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Arkansas darter facts for kids

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Arkansas darter
Conservation status
Scientific classification

The Arkansas darter (Etheostoma cragini) is a species of freshwater ray-finned fish, a darter from the subfamily Etheostomatinae, part of the family Percidae, which also contains the perches, ruffes and pikeperches. It is endemic to the United States where it is found in Kansas, Arkansas, Missouri, Colorado, and Oklahoma.


The Arkansas darter has an olive-brown dorsal surface spotted with fine black markings, and a yellowish-white underside except that in males during the breeding season, the belly turns bright orange. It has a blackish wedge-shaped blotch beneath its eye and there are 12 to 14 dark stripes along the sides. This species reaches a maximum size of 6 cm (2.4 in).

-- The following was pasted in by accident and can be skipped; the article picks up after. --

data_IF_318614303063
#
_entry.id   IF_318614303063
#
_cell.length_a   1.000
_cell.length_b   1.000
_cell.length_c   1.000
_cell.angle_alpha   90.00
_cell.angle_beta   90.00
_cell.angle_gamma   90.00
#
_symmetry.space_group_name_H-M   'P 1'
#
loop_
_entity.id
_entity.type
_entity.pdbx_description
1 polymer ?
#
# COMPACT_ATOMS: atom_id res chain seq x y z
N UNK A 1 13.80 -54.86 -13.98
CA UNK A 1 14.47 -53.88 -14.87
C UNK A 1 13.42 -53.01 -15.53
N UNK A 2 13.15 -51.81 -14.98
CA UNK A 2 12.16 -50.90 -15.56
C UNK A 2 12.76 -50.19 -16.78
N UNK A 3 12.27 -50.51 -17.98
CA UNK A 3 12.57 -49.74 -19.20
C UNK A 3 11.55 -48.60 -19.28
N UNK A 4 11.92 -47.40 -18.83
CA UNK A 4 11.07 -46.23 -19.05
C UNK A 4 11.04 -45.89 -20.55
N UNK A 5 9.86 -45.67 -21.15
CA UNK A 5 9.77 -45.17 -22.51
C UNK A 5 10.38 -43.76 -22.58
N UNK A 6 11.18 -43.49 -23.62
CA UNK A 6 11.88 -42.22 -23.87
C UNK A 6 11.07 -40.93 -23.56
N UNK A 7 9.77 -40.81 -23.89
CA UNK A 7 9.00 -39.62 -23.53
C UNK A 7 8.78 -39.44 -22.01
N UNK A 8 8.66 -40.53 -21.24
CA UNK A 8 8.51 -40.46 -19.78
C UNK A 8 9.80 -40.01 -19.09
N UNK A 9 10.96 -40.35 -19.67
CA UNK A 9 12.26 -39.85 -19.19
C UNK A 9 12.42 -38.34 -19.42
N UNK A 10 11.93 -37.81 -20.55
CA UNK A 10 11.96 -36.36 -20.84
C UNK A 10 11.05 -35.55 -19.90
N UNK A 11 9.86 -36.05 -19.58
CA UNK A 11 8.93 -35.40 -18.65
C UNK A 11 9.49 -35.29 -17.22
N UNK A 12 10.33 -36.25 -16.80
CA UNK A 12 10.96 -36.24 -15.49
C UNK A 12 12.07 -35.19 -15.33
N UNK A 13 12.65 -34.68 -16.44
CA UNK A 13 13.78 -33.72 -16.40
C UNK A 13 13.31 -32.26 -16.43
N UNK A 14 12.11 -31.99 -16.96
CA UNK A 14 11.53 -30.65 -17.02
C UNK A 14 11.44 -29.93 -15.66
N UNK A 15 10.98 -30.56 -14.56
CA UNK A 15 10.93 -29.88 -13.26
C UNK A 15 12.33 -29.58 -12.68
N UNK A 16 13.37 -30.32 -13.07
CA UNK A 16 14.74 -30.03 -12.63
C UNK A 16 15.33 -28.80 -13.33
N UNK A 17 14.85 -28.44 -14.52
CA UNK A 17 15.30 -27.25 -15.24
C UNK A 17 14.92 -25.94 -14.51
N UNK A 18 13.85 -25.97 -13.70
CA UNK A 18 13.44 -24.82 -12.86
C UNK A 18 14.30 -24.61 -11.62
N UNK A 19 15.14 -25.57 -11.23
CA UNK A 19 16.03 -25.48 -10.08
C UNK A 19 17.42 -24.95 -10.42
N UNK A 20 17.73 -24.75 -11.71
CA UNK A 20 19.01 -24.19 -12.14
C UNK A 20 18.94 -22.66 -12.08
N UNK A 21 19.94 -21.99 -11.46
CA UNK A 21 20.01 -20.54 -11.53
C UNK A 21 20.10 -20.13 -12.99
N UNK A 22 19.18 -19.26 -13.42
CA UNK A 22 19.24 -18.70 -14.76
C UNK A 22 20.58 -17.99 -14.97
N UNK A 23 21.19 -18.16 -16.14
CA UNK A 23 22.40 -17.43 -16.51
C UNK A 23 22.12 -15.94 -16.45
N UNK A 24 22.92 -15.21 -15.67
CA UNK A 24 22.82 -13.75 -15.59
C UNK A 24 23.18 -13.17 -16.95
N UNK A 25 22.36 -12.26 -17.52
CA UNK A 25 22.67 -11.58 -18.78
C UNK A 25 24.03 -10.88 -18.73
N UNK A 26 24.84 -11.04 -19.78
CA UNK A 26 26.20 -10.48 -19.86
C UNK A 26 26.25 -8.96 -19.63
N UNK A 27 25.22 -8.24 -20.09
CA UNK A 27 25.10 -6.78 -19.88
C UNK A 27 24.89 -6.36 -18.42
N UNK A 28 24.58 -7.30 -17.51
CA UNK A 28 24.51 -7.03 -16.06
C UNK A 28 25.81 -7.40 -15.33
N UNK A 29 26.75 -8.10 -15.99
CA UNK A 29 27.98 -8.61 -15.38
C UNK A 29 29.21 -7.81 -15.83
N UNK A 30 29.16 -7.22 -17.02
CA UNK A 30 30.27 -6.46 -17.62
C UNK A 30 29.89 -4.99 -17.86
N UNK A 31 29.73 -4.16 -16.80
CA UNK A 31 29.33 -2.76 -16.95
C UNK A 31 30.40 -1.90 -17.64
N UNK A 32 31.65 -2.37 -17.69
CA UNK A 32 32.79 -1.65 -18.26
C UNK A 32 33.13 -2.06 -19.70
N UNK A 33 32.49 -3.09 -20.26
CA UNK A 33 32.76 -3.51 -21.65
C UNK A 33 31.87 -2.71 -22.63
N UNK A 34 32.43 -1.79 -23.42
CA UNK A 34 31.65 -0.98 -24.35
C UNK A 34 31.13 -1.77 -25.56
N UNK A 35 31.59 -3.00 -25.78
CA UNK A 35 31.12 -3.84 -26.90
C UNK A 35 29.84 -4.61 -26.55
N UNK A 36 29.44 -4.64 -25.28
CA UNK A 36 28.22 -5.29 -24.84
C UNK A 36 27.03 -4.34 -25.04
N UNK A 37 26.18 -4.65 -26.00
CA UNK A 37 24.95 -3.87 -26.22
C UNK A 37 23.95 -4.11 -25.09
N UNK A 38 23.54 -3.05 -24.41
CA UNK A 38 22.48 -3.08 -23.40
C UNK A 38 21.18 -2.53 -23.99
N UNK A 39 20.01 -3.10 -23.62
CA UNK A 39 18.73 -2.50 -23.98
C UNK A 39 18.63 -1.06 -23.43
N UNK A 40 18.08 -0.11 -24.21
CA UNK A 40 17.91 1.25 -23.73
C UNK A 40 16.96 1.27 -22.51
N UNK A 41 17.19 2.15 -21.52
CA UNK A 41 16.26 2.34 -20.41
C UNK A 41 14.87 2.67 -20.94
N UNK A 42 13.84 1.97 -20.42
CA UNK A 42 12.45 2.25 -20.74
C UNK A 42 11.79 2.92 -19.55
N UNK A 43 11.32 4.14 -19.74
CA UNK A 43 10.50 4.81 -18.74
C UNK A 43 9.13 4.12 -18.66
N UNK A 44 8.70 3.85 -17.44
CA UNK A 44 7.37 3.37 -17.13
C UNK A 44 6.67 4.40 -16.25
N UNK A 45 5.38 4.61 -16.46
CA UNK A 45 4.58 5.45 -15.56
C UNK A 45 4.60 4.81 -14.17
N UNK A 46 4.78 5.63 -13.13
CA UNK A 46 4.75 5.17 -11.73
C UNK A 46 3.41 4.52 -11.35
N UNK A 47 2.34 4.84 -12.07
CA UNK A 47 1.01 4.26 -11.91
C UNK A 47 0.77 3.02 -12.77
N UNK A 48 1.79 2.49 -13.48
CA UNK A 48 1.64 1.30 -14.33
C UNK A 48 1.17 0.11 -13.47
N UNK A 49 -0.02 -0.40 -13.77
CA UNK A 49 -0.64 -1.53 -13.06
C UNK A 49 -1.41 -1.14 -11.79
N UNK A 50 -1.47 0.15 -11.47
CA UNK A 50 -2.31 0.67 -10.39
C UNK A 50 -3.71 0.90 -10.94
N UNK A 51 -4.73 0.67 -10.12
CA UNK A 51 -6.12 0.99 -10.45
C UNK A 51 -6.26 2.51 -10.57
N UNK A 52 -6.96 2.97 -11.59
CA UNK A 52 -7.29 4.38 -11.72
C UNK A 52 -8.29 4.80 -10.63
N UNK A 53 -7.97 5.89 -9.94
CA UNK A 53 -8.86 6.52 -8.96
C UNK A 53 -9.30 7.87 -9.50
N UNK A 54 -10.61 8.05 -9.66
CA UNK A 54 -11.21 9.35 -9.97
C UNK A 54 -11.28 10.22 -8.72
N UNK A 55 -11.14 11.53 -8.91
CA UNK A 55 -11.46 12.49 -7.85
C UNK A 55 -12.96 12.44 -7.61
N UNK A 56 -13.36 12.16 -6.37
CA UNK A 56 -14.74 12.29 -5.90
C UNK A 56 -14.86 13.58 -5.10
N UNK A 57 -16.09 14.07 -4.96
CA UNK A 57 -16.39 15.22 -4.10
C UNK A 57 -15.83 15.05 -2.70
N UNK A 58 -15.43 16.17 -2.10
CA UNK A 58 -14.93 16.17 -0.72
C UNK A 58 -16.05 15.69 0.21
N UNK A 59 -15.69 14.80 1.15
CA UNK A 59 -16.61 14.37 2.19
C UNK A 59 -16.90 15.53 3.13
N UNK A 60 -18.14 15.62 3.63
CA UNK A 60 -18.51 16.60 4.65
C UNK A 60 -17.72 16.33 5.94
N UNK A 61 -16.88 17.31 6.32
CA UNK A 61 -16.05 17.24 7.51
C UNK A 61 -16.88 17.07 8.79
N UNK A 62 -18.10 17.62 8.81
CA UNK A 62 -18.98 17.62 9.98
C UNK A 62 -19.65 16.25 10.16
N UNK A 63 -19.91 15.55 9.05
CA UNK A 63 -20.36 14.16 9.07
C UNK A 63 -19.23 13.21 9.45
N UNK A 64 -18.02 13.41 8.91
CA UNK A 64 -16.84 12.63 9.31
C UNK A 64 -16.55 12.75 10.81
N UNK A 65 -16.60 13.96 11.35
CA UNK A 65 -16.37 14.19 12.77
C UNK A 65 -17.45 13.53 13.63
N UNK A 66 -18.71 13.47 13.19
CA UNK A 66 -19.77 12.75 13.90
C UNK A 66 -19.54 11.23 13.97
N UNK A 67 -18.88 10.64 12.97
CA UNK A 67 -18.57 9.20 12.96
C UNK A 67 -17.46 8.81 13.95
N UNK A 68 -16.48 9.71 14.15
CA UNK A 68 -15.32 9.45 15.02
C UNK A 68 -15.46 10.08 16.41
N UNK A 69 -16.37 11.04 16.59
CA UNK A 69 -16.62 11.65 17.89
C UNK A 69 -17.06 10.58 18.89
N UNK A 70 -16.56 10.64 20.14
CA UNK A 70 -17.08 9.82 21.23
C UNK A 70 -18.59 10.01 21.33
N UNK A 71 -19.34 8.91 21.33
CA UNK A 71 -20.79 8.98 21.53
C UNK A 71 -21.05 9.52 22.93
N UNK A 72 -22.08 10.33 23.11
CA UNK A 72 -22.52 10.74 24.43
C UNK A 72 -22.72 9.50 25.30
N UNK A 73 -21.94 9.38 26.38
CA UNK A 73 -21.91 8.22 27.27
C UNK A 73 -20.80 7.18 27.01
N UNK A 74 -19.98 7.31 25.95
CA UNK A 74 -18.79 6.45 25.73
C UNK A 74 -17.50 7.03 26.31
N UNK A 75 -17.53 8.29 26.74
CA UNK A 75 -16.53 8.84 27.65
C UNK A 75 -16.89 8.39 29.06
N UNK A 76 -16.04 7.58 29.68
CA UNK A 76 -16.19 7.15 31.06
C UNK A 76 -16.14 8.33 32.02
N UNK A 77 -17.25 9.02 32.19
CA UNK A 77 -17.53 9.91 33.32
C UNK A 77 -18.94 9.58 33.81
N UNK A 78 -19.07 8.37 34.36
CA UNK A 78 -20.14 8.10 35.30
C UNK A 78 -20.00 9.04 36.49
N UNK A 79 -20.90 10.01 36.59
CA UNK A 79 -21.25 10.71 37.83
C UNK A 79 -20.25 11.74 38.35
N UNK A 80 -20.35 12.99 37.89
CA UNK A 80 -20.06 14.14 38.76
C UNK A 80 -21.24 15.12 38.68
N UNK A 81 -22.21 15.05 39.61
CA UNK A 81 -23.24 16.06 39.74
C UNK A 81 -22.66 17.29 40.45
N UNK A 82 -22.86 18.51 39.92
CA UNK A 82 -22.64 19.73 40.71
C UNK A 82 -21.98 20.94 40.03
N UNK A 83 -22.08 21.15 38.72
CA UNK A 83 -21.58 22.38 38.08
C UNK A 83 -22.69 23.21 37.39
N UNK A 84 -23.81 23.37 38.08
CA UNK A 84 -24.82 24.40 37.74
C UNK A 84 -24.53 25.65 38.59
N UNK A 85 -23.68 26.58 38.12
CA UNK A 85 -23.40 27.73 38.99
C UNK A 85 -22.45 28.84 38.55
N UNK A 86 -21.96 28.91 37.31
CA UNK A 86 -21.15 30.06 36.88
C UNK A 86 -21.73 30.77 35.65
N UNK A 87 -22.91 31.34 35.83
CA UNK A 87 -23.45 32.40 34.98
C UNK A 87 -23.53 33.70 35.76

The Arkansas darter, despite its name, is primarily found in Kansas. However, its range encompasses the Arkansas River drainage system and this extends into eastern Colorado, southwestern Missouri, northeastern Arkansas and north-central Oklahoma, as well.


The Arkansas darter moves up and down stream by as much as several kilometers in accordance with varying water flows. It feeds on small insects and their larvae and sometimes consumes plant material such as seeds. It reaches sexual maturity at about a year and spawns during the spring and summer. The eggs are laid in shallow water on gravel bottoms in open areas or among organic debris accumulations.


The IUCN lists the Arkansas darter as being Near Threatened. It has a limited distribution and threats to this species include the lowering of the water level in streams resulting from groundwater pumping in the western part of its range, and potential development pressures in the eastern part. Drought can also cause water levels to fall and runoff from feed lots may cause pollution.

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